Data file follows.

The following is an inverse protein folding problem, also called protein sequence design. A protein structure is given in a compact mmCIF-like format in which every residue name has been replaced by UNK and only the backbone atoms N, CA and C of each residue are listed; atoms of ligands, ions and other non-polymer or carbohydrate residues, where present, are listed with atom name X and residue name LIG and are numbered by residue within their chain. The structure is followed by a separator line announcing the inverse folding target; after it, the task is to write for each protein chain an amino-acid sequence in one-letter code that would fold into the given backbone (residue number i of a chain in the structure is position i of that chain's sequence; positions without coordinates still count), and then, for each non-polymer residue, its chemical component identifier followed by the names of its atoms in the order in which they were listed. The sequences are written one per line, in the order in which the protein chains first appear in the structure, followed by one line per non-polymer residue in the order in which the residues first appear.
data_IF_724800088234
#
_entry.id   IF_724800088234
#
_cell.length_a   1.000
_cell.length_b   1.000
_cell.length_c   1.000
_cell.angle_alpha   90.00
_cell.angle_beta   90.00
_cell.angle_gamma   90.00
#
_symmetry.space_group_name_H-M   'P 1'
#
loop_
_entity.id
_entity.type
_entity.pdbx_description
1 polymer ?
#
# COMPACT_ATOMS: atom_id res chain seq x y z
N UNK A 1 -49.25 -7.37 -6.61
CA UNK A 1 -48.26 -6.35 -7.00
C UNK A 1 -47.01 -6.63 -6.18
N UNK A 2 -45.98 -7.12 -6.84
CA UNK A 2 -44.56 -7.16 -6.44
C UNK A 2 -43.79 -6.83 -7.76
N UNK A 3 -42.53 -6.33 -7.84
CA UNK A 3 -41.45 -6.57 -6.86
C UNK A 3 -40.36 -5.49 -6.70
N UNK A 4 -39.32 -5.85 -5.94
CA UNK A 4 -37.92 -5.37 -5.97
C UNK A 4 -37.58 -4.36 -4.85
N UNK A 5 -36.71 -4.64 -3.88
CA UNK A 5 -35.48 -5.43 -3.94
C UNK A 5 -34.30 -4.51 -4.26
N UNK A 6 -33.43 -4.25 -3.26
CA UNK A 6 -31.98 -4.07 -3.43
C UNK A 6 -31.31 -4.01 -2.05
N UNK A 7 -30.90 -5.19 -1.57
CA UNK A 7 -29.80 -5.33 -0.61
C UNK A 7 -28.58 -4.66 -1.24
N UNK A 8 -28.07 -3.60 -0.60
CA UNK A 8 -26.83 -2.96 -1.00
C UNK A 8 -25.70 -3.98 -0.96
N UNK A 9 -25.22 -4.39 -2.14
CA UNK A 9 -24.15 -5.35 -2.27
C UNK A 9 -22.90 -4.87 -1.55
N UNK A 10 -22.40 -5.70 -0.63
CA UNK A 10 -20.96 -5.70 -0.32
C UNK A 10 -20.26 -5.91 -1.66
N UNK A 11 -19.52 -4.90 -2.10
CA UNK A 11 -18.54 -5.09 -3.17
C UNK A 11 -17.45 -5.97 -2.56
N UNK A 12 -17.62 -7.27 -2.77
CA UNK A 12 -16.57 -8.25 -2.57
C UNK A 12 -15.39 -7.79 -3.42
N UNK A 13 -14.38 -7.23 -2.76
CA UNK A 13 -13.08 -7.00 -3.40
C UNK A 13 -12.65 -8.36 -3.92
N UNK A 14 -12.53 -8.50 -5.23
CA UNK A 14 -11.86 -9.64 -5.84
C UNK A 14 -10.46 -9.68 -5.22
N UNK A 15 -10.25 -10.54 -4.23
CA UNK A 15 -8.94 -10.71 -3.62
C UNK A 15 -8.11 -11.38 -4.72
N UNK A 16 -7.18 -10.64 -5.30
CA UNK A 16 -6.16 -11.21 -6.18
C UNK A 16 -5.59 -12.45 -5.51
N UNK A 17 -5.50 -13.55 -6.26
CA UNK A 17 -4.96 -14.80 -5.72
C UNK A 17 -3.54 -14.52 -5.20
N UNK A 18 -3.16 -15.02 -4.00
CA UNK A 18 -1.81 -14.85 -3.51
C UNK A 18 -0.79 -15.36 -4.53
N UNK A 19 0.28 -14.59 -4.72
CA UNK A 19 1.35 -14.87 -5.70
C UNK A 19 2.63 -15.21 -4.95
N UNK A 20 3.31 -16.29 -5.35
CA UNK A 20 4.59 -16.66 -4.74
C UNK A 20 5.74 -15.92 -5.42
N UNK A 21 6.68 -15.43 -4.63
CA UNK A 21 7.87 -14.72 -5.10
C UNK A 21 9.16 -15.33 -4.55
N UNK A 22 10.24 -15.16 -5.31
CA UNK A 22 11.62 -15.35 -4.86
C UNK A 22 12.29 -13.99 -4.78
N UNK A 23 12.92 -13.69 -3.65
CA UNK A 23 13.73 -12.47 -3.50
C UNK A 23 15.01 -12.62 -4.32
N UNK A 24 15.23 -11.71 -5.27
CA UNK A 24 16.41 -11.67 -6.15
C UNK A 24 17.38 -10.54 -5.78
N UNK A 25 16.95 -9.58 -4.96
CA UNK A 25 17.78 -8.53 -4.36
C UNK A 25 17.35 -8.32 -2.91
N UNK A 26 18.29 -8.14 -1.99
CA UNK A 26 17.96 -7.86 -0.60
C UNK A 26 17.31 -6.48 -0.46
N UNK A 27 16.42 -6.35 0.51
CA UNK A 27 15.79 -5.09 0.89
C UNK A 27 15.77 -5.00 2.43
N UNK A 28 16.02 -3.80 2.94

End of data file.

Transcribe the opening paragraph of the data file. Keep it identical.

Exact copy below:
The following is an inverse protein folding problem, also called protein sequence design. A protein structure is given in a compact mmCIF-like format in which every residue name has been replaced by UNK and only the backbone atoms N, CA and C of each residue are listed; atoms of ligands, ions and other non-polymer or carbohydrate residues, where present, are listed with atom name X and residue name LIG and are numbered by residue within their chain. The structure is followed by a separator line announcing the inverse folding target; after it, the task is to write for each protein chain an amino-acid sequence in one-letter code that would fold into the given backbone (residue number i of a chain in the structure is position i of that chain's sequence; positions without coordinates still count), and then, for each non-polymer residue, its chemical component identifier followed by the names of its atoms in the order in which they were listed. The sequences are written one per line, in the order in which the protein chains first appear in the structure, followed by one line per non-polymer residue in the order in which the residues first appear.